NANGARHAR PROVINCE, Afghanistan - Inspector Abdul Wahid stands prominently at the head of an examination table surrounded by a huddle of his colleagues. The group of men observes him carefully inspect the lungs of a recently slaughtered cow.
As a part of a monthly agricultural seminar series devoted to sustainable capacity building, the Missouri National Guard Agribusiness Development Team brought together 30 agricultural officials from across the Nangarhar region to arm them with valuable insight into the proper procedures for beef slaughter inspection.
The mission at hand for the group of Afghan government agricultural extension agents is to inspect beef viscera looking for any sign of animal disease that would deem the carcass unsafe for human consumption.
In farming-oriented Afghanistan, recent agricultural conversation has shifted from the plight of opium poppy eradication to viable licit industries such as livestock production. More and more Afghans are turning away from poppy, embracing instead livestock cultivation - goats, sheep and cattle.
The conversation has also turned to increasing carcass yields and food safety.
"Meat has become a valuable commodity in the Afghan agricultural market," said Army National Guard Maj. Samuel Forester, Missouri ADT executive officer. "Most slaughter is done on the farm or in open air road-side markets in Afghanistan. This practice combined with a lack of cold storage facilities creates unsanitary conditions for meat processing."
Forester said he and his team know that the meat processing industry will evolve here as the infrastructure and resources facilitate this growth.
Forester, a U.S. Department of Agriculture certified meat inspector in Missouri, planned this three-hour block of instruction focusing on seven learning objectives: sanitation procedures, ante mortem inspection, post-mortem inspection, diseases common in Afghanistan, general pathology, cold storage, and calculations of carcass yield.
"The big takeaway for our agricultural officials was how to butcher livestock in a sanitary manner, and how to identify different forms of animal pathology in order to ensure they are healthy before they enter the food chain," Forester said.
His Afghan partners seemed pleased and were very receptive to the course content.
Wahid, an agricultural extension agent from the district of Khogyani, Nangarhar Province explained to his audience, "Meat quality can be affected not only in our slaughtering facilities, but in the meat markets and shops as well.
"It is our responsibility to institute food safety programs with a focus on protecting human health."
Afghanistan has a meat inspection program, implemented by local veterinarians, but there is much room for improvement. Wahid said meat that has been processed and inspected garners a higher sale price.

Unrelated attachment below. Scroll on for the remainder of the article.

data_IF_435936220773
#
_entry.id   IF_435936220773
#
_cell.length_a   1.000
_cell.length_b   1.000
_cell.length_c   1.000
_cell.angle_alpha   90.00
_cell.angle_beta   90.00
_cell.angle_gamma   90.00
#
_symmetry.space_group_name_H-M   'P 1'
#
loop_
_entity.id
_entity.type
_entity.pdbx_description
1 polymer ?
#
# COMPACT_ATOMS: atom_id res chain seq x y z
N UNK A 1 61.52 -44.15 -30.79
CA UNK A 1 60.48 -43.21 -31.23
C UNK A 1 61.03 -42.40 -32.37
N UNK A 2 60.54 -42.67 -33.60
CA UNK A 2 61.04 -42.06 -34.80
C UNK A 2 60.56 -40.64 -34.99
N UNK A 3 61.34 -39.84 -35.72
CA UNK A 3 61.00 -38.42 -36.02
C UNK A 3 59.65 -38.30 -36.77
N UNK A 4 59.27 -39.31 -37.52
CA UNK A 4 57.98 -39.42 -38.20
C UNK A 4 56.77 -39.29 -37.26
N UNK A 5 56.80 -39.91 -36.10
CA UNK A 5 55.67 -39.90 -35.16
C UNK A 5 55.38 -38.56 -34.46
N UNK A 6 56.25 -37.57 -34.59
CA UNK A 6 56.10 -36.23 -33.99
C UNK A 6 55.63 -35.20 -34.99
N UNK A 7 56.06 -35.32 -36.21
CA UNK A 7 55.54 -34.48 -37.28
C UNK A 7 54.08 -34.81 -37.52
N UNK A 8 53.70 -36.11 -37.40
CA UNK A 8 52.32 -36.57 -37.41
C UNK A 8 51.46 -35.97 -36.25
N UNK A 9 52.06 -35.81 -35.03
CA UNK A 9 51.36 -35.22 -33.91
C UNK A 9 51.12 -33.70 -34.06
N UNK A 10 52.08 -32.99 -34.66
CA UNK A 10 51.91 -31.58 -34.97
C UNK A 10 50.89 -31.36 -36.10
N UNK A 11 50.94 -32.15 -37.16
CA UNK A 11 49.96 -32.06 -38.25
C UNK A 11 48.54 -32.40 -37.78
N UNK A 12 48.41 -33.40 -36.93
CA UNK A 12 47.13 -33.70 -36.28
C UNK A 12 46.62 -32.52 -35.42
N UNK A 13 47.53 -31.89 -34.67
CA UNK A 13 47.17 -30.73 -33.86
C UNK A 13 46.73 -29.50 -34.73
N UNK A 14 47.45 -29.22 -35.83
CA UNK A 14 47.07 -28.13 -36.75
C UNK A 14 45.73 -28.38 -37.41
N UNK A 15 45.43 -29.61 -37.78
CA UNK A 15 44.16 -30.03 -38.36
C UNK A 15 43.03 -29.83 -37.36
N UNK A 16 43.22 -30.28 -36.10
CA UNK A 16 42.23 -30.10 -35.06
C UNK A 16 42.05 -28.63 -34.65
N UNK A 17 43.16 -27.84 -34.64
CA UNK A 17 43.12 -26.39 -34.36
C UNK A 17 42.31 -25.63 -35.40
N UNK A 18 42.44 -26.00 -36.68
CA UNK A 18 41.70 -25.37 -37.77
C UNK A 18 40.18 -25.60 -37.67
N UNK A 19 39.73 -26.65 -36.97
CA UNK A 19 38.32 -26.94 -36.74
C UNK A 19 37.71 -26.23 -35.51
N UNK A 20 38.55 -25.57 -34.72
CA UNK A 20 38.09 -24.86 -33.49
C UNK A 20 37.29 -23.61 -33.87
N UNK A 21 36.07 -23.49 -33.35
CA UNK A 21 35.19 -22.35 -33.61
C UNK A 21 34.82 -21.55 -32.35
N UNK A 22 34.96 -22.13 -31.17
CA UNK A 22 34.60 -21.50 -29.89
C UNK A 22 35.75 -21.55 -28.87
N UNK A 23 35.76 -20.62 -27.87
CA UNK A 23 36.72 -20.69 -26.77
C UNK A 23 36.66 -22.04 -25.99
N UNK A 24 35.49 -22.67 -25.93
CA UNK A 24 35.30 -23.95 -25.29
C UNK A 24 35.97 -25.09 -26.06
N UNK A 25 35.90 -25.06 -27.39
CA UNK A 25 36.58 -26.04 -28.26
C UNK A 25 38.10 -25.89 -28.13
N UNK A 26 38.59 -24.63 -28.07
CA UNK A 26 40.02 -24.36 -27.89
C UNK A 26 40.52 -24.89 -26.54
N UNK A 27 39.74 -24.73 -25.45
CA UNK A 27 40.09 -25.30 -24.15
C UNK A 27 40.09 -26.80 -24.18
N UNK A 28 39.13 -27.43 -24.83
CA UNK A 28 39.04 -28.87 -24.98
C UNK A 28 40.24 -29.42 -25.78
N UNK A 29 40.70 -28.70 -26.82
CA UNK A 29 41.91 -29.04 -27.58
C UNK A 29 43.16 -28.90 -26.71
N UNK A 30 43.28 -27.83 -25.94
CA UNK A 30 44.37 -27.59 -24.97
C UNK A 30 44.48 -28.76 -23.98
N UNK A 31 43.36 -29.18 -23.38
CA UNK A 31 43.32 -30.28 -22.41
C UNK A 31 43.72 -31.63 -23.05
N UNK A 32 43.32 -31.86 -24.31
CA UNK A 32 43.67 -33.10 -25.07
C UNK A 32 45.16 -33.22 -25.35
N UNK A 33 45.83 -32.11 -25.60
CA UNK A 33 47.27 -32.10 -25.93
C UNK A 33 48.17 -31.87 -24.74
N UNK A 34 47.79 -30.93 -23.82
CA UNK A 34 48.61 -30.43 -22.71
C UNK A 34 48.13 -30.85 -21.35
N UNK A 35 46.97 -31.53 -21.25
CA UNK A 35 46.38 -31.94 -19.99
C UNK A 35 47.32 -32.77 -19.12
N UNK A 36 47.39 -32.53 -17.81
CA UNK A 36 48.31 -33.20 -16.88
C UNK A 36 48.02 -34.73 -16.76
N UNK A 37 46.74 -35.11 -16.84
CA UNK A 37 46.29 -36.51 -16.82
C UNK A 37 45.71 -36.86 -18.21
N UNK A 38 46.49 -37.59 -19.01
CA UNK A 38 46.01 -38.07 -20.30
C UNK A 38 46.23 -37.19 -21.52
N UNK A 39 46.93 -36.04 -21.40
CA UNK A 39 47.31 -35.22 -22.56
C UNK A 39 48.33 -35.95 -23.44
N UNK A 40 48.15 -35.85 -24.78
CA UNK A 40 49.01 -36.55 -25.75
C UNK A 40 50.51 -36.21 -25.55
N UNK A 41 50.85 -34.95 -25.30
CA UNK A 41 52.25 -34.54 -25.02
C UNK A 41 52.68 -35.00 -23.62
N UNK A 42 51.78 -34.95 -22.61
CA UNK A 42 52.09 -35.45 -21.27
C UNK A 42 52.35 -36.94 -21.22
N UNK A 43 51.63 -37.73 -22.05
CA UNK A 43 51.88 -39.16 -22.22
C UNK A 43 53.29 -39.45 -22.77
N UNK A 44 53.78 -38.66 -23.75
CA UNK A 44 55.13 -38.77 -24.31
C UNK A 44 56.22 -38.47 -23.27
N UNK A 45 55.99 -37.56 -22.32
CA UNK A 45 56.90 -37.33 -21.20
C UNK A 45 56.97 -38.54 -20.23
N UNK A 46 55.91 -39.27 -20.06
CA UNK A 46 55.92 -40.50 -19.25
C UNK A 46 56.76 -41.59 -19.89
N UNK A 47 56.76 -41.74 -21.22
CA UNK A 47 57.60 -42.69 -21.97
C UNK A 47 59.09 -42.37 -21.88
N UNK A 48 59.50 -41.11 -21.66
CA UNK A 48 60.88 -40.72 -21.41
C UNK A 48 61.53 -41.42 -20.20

"Consumers are starting to look for that purple stamp of approval," he said.
Unlike present day U.S. meat processing regulations, spurred in part by Upton Sinclair's novel "The Jungle" a vivid portrayal of life in the turn of the century Chicago meat packing industry, Afghanistan still suffers from unsafe meat handling procedures, if judged by present day American standards.
"We are still working to ensure that more Afghans have equal access to the slaughter facilities within our district," Wahid said. "It is encouraging to see more of our farmers producing a profit allowing them to reinvest in their business through the purchase of items such as transportation.
"In the future I will be looking into possibly implementing mobile slaughter facilities within my district," he continued. "Meetings such as this allow me the opportunity to listen to my friends as well as learn from the expertise of American farmers."
The purpose of this class was for the ADT to show their Afghan partners how to work with available resources so they, as stewards of their communities, can educate farmers and commercial butchers on good sanitation practices and animal health, Forester said
"These extension agents now know that if they detect animal disease it should be reported immediately to the local veterinarian and the Director of Agriculture, Irrigation, and Livestock," he added. "That way infected livestock can be quarantined for further testing in order to mitigate negative impacts on human health."
The role of agriculture extension education continues to be a vital piece in the transformation of the Afghan agribusiness industry, according to Army Lt. Col. Brent Beckley, the ADT commander here.
"The idea is to provide our Afghan counterparts with usable, relevant pieces of the knowledge we have gained in our civilian agricultural experience.
"The overall purpose of our monthly seminar series is to connect agricultural officials with educational curricula, one another and their communities," he said. "At the core the heart of the agricultural extension mission is education."
The Afghans have embraced this information and other seminars taught by the Missouri ADT.
"The extension agents [are hungry] for knowledge," Forester said. "I was very impressed during the class with the amount of information retained. They were using the Latin based medical terminology, and were also able to explain information to their peers.
"I have no doubt that they will share their newfound knowledge with Afghan farmers and generate positive impacts on both animal health and human health in the Nangarhar province."